Thursday, January 21, 2010

"Wall Street banks are wards of the state, not private enterprises"

That's not Guambat's characterization, though he might share it. That's Ronald Reagan's head of OMB, David Stockman talking.

You remember Reagan. The Middle Class' "Great Communicator"; in other words, a populist.

Republicans do not consider him, unlike the current President, to be a socialist. He's the economic hero of the Republican Party, the architect of Supply Side Economics.
Banks as wards of the state !!? Surely Stockman has committed GOP treason here.

Stockman said that in a NYT Op-Ed, which, if you are a non-subscriber could soon cost you to read, so read this one whilst you can. Some appetisers for you:

Taxing Wall Street Down to Size
WHILE supply-side catechism insists that lower taxes are a growth tonic, the theory also argues that if you want less of something, tax it more. The economy desperately needs less of our bloated, unproductive and increasingly parasitic banking system. In this respect, the White House appears to have gone over to the supply side with its proposed tax on big banks

Make no mistake. The banking system has become an agent of destruction for the gross domestic product and of impoverishment for the middle class. To be sure, it was lured into these unsavory missions by a truly insane monetary policy. It was an unprecedented exercise in market-rigging with printing-press money, and it gave a sharp boost to the price of bonds and other securities held by banks.

Meanwhile, by fixing short-term interest rates at near zero, the Fed planted its heavy boot squarely in the face of depositors, as it shrank the banks’ cost of production — their interest expense on depositor funds — to the vanishing point.

In supplying the banks with free deposit money (effectively, zero-interest loans), the savers of America are taking a $250 billion annual haircut in lost interest income.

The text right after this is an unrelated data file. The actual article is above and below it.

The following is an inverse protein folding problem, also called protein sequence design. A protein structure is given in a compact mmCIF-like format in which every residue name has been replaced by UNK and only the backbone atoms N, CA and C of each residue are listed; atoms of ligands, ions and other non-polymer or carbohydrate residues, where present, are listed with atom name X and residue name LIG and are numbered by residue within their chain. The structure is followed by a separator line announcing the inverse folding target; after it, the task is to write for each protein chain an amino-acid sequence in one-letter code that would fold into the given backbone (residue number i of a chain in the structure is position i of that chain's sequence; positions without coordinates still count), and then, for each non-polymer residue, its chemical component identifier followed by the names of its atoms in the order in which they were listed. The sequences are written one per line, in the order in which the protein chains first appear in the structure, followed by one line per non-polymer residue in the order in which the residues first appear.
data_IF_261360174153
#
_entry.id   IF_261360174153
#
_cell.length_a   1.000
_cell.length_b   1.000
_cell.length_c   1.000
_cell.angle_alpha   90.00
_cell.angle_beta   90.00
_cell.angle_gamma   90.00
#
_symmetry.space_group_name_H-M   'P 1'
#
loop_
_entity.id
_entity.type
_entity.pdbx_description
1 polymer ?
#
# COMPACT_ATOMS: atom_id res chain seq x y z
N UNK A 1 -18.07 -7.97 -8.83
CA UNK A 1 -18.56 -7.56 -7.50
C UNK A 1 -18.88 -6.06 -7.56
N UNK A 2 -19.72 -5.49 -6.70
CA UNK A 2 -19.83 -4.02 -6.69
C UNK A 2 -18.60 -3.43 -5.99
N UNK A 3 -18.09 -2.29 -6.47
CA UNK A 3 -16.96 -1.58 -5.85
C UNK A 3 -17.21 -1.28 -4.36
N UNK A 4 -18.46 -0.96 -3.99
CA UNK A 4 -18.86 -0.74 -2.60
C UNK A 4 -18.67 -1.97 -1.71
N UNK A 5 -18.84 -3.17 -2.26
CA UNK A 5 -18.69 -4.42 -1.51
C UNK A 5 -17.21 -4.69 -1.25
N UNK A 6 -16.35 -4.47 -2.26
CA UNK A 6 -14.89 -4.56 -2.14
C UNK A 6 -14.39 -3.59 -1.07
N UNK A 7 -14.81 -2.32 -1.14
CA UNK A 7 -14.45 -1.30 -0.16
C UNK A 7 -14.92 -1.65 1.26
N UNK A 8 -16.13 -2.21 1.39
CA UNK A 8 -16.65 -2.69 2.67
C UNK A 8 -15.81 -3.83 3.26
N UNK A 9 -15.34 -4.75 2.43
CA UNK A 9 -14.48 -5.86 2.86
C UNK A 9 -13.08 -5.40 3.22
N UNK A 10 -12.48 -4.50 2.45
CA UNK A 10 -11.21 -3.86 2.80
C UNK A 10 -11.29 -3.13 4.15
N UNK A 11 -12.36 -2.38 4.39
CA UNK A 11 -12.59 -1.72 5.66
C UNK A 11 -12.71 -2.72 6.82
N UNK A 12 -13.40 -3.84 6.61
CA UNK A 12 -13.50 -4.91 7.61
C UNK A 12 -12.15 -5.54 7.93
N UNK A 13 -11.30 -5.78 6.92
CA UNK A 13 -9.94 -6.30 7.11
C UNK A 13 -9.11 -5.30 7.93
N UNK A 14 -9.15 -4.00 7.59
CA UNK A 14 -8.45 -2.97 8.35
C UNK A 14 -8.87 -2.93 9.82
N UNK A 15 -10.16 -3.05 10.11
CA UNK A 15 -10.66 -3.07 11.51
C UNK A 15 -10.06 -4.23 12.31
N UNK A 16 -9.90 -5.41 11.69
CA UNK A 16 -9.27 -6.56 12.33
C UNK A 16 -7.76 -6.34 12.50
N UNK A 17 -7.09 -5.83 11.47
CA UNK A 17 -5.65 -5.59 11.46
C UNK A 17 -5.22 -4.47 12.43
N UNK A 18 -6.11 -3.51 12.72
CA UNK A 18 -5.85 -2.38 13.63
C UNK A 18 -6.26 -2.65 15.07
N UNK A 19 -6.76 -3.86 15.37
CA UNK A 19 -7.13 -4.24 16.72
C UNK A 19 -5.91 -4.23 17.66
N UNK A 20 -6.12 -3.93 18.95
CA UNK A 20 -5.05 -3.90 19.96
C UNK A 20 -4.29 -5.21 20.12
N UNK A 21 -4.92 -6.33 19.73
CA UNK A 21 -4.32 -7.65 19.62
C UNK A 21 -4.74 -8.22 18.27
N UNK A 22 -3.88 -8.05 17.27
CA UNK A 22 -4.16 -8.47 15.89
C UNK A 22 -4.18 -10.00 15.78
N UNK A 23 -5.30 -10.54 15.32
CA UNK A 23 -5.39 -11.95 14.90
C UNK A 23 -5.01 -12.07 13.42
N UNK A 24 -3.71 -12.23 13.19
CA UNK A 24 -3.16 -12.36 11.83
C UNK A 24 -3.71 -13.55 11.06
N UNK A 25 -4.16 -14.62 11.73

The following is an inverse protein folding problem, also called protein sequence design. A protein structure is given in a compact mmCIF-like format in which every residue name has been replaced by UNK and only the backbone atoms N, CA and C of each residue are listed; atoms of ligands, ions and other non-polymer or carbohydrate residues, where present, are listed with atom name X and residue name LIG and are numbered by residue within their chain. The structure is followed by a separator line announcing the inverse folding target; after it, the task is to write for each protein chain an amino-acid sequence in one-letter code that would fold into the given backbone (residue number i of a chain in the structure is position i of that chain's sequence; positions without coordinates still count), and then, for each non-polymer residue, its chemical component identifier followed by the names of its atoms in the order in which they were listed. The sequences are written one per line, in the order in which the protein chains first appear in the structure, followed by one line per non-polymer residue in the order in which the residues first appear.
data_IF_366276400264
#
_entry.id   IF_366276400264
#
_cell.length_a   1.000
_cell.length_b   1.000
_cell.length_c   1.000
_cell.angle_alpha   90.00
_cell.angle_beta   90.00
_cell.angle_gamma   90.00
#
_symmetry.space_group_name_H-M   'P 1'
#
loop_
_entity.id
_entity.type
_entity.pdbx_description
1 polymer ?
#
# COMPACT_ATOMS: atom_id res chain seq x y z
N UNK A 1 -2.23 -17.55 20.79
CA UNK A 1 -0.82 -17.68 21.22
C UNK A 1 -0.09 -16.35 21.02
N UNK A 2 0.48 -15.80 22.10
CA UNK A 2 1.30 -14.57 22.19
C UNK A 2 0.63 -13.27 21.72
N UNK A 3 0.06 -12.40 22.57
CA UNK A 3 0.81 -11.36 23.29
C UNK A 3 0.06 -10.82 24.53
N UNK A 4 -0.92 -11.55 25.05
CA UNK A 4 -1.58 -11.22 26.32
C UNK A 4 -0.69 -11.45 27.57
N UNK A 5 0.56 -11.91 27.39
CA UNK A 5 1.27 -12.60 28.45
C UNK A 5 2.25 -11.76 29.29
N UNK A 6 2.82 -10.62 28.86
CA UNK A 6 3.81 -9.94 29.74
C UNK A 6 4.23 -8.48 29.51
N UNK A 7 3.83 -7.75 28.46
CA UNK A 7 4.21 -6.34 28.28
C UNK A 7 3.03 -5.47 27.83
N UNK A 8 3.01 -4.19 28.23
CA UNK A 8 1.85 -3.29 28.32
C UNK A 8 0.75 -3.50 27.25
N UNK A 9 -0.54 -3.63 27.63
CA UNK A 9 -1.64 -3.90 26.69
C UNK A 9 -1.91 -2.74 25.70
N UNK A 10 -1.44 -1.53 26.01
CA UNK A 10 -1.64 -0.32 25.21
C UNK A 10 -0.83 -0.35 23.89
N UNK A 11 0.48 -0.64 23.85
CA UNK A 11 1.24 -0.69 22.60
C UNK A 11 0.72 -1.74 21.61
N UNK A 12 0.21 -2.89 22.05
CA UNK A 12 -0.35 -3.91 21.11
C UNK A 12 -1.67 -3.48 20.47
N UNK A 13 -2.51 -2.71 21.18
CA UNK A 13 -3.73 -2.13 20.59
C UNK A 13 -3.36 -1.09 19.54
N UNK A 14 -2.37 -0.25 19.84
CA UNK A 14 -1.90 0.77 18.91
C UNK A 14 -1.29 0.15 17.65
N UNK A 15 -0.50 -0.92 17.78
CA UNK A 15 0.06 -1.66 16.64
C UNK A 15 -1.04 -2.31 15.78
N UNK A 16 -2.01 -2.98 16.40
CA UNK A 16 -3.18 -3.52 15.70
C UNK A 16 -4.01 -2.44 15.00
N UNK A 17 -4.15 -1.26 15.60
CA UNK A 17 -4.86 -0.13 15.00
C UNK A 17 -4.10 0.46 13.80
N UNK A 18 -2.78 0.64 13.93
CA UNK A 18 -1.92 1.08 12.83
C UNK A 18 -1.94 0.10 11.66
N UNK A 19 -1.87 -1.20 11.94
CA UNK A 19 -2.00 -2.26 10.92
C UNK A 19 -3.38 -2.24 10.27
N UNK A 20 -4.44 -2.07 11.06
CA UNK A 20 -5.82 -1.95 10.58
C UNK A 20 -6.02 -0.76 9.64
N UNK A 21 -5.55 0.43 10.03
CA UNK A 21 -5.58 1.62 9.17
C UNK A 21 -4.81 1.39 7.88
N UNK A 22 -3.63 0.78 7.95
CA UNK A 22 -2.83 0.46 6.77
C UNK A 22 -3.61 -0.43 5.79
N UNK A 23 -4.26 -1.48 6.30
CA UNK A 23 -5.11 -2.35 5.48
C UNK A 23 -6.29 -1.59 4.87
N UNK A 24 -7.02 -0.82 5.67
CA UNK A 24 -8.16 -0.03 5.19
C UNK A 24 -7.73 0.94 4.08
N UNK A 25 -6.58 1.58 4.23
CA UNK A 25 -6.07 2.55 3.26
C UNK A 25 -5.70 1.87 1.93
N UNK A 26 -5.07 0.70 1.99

The resulting ultrasteep yield curve for banks is heralded, by a certain breed of Wall Street tout, as a financial miracle cure. With this monetary fuel, the banks manufactured, aggressively at first and then recklessly, a tide of new loans and deposits. [I.e., a financial rocket scientist's alphabet soup of derivatives and other securitizations, much backed by dubious debt, including subprime real estate.]

But these profits were not evidence of Mr. Market doing God’s work, greasing the wheels of commerce and trade by facilitating productive financial transactions. In fact, they represented the fruits of hyperactive gambling in the Fed’s monetary casino — a place where the inside players obtain their chips at no cost from the Fed-controlled money markets, and are warned well in advance, by obscure wording changes in the Fed’s policy statements, about any pending shift in the gambling odds.

It is a vast and capricious reallocation of national income, which would be hooted down in the halls of Congress, were it properly brought to a vote.

The baleful reality is that the big banks, the freakish offspring of the Fed’s easy money, are dangerous institutions, deeply embedded in a bull market culture of entitlement and greed. This is why the Obama tax is welcome: its underlying policy message is that big banking must get smaller because it does too little that is useful, productive or efficient.

Interesting to read of a bankers' "culture" of entitlements. Usually, when lawmakers and Wall Street types talk about cutting back on "entitlements", they're talking about the "culture" of welfare and other so-called handouts to the poor and others in need of a helping hand.

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